It looks like the weather might or might not cooperate with my weekend plans. The probability of having rain on Friday is higher than my chance of having sex this weekend, which being on the bike for ridiculous amounts of miles is pretty much zero.
So back to the last part of the story – I’m going to huck it out in one big drop now. Mmmm I squeeze hard…
The hotel I booked in Burlington is blessed by Casandra, who is a lovely free spirit who cycles something crazy like 60 km per day from her home to work at a bizarre and far too early hour along open country roads. She dreams of riding across America and taking the time to stop and see all the sights along the way. I enjoy chatting with her as my waffles cook at 5:30am or whenever it was and it’s only when other customers arrive in the self-serve restaurant that the conversation dissolves into business as usual. See you on the road one day!
I turn north on Vermont Route 108 which will take me to the Quebec border. It’s a little smaller road, less traffic (even still) and narrower shoulders and a few good poppy hills. The sun is coming on good and by the time I near the border it’s warm enough to stop on the roadside and Sunflower it for a few minutes. Just standing like a cow, waiting for direction, hoping nobody comes along to tip me over. Did I mention the hard shoulder is very narrow?
There are only a couple tiny towns before the Frontier â€“ Bakersfield is one, Enosburg is another. They don’t call my name, but to be fair, they don’t jeer me as I leave either.
It’s another two minute border crossing, the longest part of which is waiting for the Officer to open his window. Apparently they don’t know when cyclists are there because they don’t weigh enough to trip the sensor from the weigh scale. So I could have been waiting there for a long time if it was really quiet. Next time knock on the window is the proffered advice.
I’m able to spend the next couple hours exploring some very quiet back roads, farm roads, and Maple Syrup sills. Is it called a sill? I googled the concept, couldn’t find anything. I’m talking about small back-country sugar shacks, where they have huge cauldarons of sap brewing up. I’m kicking myself for not stopping to take pics. Sappy remorse.
From the hilly border farmlands, it’s a north turn towards Farnham, which is the opposite of hipster land. It’s a small, well-organized town which has a couple of restaurants and lots of nice people. At least that’s my perspective from last time being there.
This time round, it’s still early season and many of the restaurants are closed, and many of the nice people are elsewhere. Florida? Work? Who knows? I have to settle for Subway, which turns into a comedy as the server and I battle rap in my crappy French and her crappy English. I persevere and after a bit of squabbling manage to get on the same page and share a couple laughs in the process. I clomp outside and eat my tasty 12 inch long meat sandwich and crisps on the sidewalk, enjoying the sunshine and Pepsi in equal measure.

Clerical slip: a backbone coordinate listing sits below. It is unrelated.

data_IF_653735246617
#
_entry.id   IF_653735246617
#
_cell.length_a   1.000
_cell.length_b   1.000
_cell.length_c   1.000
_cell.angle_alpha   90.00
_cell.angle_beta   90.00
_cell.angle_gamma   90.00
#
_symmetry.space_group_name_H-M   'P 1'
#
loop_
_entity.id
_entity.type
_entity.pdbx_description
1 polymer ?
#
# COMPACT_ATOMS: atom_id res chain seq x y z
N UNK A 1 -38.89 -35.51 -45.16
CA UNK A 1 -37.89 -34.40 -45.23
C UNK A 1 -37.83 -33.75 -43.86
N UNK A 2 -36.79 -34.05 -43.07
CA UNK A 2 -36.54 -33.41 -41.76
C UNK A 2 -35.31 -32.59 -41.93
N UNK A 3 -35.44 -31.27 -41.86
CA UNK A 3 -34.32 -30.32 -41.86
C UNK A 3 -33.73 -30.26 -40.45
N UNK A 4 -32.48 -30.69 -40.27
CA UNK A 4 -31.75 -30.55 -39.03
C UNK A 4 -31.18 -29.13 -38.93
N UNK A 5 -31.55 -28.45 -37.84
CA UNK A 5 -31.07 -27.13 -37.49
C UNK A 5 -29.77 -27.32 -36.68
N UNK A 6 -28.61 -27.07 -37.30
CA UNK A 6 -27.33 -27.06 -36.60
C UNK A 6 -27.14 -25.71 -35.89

The home stretch is a windy affair again, as I’m battling back pretty much due west to Montreal. The shoulder is better, but I have to stick with a pretty main road most of the way to St Jean sur Richelieu because the Route Verte is still soggy in that area. Not into gravel slop today. Nor will my 25mm tires handle it.
Legs feel really good and other than sore shoulders from my ridiculously heavy backpack my body is working very well. Mind too. I’m not listening to any music, and time has been flying by regardless. In fact it’s pretty amazing how fast the day goes from dawn to mid-afternoon. Pace has been pretty constant, and no real energy drains noticeable anywhere. I’ve been very diligent about eating a bar once an hour, as well as cramming in a gel every hour. This works out at apx 335-375 calories per hour, which seems to be about right to avoid calorie crashing or bonking
So it’s pretty uneventful after a short splathering trying to find the bridge in St-Jean to get to the west shore and from there Iâ€™m back on my out-bound track. It’s much busier than the day before and lots of riders are out for casual spins. I have a fun pick-up race with some random dude, where I can practice my time honored tradition of letting them get ahead, and then dropping them hard on the climb. It’s childish I know, but competition is still in my tool-kit. No walk of shame for doing it- just enjoying the burn.
It’s sunny for the home stretch and before I know it back at home, regretting instantly that I didn’t pick up a burrito on the way. I do some scrounging for food, grab a couple of beers and start planning the next route.
If you feel like a long ride this coming weekend let me know!